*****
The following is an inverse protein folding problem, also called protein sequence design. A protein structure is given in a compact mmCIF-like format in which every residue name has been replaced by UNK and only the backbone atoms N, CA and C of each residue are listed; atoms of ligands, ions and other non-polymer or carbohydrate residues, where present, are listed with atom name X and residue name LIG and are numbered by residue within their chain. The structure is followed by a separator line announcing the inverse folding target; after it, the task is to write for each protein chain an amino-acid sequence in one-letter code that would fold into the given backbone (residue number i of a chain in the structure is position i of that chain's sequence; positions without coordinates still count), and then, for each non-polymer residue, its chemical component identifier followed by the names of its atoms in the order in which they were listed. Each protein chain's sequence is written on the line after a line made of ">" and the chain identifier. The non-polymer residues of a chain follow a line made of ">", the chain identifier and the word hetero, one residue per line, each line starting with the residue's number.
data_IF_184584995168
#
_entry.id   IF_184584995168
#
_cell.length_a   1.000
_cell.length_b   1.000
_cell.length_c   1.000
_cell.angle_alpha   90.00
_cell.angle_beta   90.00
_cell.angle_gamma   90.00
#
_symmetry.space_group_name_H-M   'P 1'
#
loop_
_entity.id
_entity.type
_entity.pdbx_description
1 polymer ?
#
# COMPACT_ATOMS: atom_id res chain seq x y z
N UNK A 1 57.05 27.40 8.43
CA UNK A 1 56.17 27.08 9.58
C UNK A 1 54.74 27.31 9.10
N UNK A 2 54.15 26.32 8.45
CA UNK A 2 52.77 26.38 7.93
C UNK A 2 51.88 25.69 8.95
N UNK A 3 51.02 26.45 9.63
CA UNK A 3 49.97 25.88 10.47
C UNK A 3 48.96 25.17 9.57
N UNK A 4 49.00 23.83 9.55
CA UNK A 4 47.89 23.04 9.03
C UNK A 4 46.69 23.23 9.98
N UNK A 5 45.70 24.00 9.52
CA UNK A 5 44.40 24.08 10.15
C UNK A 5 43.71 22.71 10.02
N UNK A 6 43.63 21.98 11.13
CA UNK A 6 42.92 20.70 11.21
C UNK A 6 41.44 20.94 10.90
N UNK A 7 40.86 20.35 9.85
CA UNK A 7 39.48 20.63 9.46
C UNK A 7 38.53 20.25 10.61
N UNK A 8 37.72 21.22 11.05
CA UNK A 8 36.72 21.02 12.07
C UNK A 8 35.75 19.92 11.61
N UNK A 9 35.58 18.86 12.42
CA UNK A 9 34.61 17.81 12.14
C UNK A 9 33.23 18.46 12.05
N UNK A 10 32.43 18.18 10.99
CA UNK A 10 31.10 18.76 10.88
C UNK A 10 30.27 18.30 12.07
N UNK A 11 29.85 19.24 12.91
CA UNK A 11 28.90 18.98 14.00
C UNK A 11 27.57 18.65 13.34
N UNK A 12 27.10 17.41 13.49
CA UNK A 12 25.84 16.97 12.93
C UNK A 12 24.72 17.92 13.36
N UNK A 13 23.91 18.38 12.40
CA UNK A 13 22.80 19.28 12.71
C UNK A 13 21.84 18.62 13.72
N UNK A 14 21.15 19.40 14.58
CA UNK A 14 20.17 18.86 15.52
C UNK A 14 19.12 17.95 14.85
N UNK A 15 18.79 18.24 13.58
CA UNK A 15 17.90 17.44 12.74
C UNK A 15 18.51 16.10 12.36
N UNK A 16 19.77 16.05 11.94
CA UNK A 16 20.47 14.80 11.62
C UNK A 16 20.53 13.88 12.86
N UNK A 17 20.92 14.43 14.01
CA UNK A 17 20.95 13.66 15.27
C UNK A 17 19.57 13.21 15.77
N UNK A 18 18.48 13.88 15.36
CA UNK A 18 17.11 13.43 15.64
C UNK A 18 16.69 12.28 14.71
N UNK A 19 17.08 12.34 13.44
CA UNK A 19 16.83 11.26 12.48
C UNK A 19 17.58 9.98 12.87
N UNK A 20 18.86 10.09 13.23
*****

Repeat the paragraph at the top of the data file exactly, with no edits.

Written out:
The following is an inverse protein folding problem, also called protein sequence design. A protein structure is given in a compact mmCIF-like format in which every residue name has been replaced by UNK and only the backbone atoms N, CA and C of each residue are listed; atoms of ligands, ions and other non-polymer or carbohydrate residues, where present, are listed with atom name X and residue name LIG and are numbered by residue within their chain. The structure is followed by a separator line announcing the inverse folding target; after it, the task is to write for each protein chain an amino-acid sequence in one-letter code that would fold into the given backbone (residue number i of a chain in the structure is position i of that chain's sequence; positions without coordinates still count), and then, for each non-polymer residue, its chemical component identifier followed by the names of its atoms in the order in which they were listed. Each protein chain's sequence is written on the line after a line made of ">" and the chain identifier. The non-polymer residues of a chain follow a line made of ">", the chain identifier and the word hetero, one residue per line, each line starting with the residue's number.